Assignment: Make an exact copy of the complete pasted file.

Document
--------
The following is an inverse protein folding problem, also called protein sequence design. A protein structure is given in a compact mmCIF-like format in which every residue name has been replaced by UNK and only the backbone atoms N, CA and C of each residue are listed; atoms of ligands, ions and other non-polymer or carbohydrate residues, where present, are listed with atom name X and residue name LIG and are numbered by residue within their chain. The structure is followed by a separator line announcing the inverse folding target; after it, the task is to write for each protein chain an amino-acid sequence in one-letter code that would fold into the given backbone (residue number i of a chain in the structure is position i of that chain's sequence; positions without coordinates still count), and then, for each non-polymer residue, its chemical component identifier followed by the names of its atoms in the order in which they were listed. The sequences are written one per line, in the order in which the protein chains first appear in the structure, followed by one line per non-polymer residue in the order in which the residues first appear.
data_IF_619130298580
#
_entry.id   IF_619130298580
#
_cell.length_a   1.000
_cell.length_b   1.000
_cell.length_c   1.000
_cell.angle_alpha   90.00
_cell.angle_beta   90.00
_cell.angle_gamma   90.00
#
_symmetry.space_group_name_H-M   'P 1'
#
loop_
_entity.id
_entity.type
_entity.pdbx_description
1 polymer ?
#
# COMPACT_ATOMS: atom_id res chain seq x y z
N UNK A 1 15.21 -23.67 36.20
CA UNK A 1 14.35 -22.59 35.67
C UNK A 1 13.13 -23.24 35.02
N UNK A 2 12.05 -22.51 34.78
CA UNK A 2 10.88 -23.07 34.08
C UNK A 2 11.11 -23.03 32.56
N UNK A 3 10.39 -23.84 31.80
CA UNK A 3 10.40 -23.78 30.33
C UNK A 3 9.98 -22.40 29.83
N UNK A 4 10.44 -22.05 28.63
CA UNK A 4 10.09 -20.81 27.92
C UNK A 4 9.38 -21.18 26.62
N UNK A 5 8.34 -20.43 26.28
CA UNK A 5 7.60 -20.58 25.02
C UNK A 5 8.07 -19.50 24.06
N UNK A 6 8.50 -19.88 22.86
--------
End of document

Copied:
The following is an inverse protein folding problem, also called protein sequence design. A protein structure is given in a compact mmCIF-like format in which every residue name has been replaced by UNK and only the backbone atoms N, CA and C of each residue are listed; atoms of ligands, ions and other non-polymer or carbohydrate residues, where present, are listed with atom name X and residue name LIG and are numbered by residue within their chain. The structure is followed by a separator line announcing the inverse folding target; after it, the task is to write for each protein chain an amino-acid sequence in one-letter code that would fold into the given backbone (residue number i of a chain in the structure is position i of that chain's sequence; positions without coordinates still count), and then, for each non-polymer residue, its chemical component identifier followed by the names of its atoms in the order in which they were listed. The sequences are written one per line, in the order in which the protein chains first appear in the structure, followed by one line per non-polymer residue in the order in which the residues first appear.
data_IF_619130298580
#
_entry.id   IF_619130298580
#
_cell.length_a   1.000
_cell.length_b   1.000
_cell.length_c   1.000
_cell.angle_alpha   90.00
_cell.angle_beta   90.00
_cell.angle_gamma   90.00
#
_symmetry.space_group_name_H-M   'P 1'
#
loop_
_entity.id
_entity.type
_entity.pdbx_description
1 polymer ?
#
# COMPACT_ATOMS: atom_id res chain seq x y z
N UNK A 1 15.21 -23.67 36.20
CA UNK A 1 14.35 -22.59 35.67
C UNK A 1 13.13 -23.24 35.02
N UNK A 2 12.05 -22.51 34.78
CA UNK A 2 10.88 -23.07 34.08
C UNK A 2 11.11 -23.03 32.56
N UNK A 3 10.39 -23.84 31.80
CA UNK A 3 10.40 -23.78 30.33
C UNK A 3 9.98 -22.40 29.83
N UNK A 4 10.44 -22.05 28.63
CA UNK A 4 10.09 -20.81 27.92
C UNK A 4 9.38 -21.18 26.62
N UNK A 5 8.34 -20.43 26.28
CA UNK A 5 7.60 -20.58 25.02
C UNK A 5 8.07 -19.50 24.06
N UNK A 6 8.50 -19.88 22.86